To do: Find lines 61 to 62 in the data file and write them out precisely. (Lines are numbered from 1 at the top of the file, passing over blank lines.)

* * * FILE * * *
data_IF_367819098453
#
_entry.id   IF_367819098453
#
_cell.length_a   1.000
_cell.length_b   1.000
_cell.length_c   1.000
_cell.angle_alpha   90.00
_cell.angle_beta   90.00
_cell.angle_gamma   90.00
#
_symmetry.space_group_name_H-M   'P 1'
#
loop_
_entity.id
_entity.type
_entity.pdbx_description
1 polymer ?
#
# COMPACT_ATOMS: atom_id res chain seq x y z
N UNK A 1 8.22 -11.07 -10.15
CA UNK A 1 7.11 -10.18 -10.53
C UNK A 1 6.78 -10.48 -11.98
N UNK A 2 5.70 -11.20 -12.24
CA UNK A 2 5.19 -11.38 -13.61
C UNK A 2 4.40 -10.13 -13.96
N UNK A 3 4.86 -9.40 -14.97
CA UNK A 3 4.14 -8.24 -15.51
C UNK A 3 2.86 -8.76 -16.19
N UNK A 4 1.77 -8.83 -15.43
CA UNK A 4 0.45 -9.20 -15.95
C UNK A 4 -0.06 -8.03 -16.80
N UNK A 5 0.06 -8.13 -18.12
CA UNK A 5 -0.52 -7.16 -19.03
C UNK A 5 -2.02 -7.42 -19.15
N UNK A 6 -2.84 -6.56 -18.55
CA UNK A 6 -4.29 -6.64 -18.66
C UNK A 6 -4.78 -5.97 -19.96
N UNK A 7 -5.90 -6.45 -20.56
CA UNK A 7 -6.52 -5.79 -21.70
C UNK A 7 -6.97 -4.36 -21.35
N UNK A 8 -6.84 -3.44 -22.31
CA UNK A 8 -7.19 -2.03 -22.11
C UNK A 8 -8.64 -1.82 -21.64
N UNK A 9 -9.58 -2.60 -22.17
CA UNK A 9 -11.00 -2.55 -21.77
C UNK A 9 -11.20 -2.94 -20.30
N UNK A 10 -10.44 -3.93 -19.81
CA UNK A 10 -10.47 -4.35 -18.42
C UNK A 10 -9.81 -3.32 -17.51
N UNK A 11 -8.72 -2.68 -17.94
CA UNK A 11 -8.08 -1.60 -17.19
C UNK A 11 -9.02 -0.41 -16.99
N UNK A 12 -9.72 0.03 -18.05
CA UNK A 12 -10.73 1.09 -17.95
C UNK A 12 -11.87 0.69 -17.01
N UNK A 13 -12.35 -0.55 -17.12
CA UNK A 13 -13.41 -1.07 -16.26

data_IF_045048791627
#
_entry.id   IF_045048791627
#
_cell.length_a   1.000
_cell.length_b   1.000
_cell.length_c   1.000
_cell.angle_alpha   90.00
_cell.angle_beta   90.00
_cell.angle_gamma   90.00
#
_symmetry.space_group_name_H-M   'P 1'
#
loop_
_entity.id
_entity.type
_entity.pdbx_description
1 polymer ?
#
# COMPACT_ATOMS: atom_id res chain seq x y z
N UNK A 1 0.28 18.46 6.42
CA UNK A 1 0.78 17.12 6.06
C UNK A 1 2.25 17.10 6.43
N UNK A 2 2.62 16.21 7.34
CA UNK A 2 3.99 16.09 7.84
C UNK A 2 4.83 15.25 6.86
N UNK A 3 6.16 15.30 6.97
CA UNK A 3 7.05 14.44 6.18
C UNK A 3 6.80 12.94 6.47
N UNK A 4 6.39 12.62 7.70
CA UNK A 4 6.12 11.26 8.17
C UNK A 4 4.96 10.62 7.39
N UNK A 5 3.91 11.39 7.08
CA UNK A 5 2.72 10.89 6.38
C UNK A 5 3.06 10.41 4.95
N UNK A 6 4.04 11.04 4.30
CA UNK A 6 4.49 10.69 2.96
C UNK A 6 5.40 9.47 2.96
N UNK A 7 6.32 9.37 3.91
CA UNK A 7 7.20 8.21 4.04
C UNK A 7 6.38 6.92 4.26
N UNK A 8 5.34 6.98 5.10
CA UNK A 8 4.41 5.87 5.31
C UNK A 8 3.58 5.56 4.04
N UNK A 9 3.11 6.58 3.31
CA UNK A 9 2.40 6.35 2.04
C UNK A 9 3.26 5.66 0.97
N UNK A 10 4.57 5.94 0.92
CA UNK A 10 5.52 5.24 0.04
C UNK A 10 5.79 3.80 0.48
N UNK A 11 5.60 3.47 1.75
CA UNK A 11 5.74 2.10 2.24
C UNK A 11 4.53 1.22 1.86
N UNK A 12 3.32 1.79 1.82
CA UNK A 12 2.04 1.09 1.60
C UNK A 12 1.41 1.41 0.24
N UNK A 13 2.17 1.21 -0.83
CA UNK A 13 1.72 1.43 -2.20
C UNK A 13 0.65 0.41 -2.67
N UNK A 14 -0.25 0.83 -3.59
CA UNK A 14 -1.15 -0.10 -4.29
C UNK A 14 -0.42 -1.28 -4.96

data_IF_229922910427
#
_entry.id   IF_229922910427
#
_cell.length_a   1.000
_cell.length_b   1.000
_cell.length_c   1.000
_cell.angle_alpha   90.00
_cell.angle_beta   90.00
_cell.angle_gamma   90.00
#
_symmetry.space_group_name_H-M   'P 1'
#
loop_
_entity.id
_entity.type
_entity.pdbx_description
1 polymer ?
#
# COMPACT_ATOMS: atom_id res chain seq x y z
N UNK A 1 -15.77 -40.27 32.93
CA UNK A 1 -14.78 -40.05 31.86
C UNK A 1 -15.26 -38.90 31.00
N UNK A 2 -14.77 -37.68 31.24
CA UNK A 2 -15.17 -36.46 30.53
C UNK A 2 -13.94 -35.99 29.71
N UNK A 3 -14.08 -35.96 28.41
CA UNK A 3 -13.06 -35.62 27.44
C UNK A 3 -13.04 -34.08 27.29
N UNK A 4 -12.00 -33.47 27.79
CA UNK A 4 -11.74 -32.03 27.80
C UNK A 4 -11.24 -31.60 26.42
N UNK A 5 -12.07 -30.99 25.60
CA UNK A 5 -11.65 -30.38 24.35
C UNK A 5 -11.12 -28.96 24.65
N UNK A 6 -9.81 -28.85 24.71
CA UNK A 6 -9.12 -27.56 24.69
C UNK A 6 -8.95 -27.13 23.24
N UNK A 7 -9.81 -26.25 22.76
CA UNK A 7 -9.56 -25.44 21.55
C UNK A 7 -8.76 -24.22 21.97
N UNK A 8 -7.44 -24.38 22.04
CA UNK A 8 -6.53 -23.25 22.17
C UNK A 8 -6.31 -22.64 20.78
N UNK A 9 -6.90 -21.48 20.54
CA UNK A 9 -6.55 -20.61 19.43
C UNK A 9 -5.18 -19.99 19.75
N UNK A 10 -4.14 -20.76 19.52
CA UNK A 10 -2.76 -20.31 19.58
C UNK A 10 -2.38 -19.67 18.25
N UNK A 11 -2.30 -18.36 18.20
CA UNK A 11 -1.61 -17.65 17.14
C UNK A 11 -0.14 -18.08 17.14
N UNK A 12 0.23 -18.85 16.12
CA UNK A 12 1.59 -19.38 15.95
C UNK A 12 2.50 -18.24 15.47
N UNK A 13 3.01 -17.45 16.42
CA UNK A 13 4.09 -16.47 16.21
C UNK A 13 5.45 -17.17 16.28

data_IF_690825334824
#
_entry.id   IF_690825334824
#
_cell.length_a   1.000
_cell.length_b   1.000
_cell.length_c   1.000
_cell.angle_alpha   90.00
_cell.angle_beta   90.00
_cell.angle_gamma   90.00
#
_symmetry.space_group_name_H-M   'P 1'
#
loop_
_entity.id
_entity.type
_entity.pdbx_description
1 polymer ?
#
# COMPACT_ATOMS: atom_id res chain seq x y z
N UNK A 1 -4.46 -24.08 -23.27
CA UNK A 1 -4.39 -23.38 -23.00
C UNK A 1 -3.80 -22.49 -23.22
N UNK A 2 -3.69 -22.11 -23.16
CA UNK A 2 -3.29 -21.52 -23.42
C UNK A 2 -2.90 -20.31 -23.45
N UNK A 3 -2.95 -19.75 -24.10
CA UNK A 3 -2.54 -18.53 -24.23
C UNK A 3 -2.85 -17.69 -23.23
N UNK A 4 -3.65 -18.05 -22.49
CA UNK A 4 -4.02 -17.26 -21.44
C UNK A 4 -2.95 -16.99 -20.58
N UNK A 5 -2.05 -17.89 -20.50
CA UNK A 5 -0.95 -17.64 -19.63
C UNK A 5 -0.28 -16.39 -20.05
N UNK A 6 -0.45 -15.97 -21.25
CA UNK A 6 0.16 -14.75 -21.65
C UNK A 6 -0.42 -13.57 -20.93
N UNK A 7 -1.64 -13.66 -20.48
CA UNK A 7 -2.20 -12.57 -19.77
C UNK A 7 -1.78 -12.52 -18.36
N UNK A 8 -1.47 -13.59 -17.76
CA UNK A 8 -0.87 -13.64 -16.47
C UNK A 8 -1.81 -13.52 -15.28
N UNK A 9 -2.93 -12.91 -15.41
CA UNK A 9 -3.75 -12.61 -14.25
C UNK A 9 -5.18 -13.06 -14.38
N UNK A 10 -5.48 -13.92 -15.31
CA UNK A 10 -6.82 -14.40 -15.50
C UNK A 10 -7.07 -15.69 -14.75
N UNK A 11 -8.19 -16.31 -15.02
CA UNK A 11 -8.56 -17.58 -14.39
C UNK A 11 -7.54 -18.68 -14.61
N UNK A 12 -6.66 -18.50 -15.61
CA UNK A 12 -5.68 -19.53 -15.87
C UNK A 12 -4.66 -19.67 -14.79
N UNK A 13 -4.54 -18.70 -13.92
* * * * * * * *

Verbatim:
_entry.id   IF_045048791627
#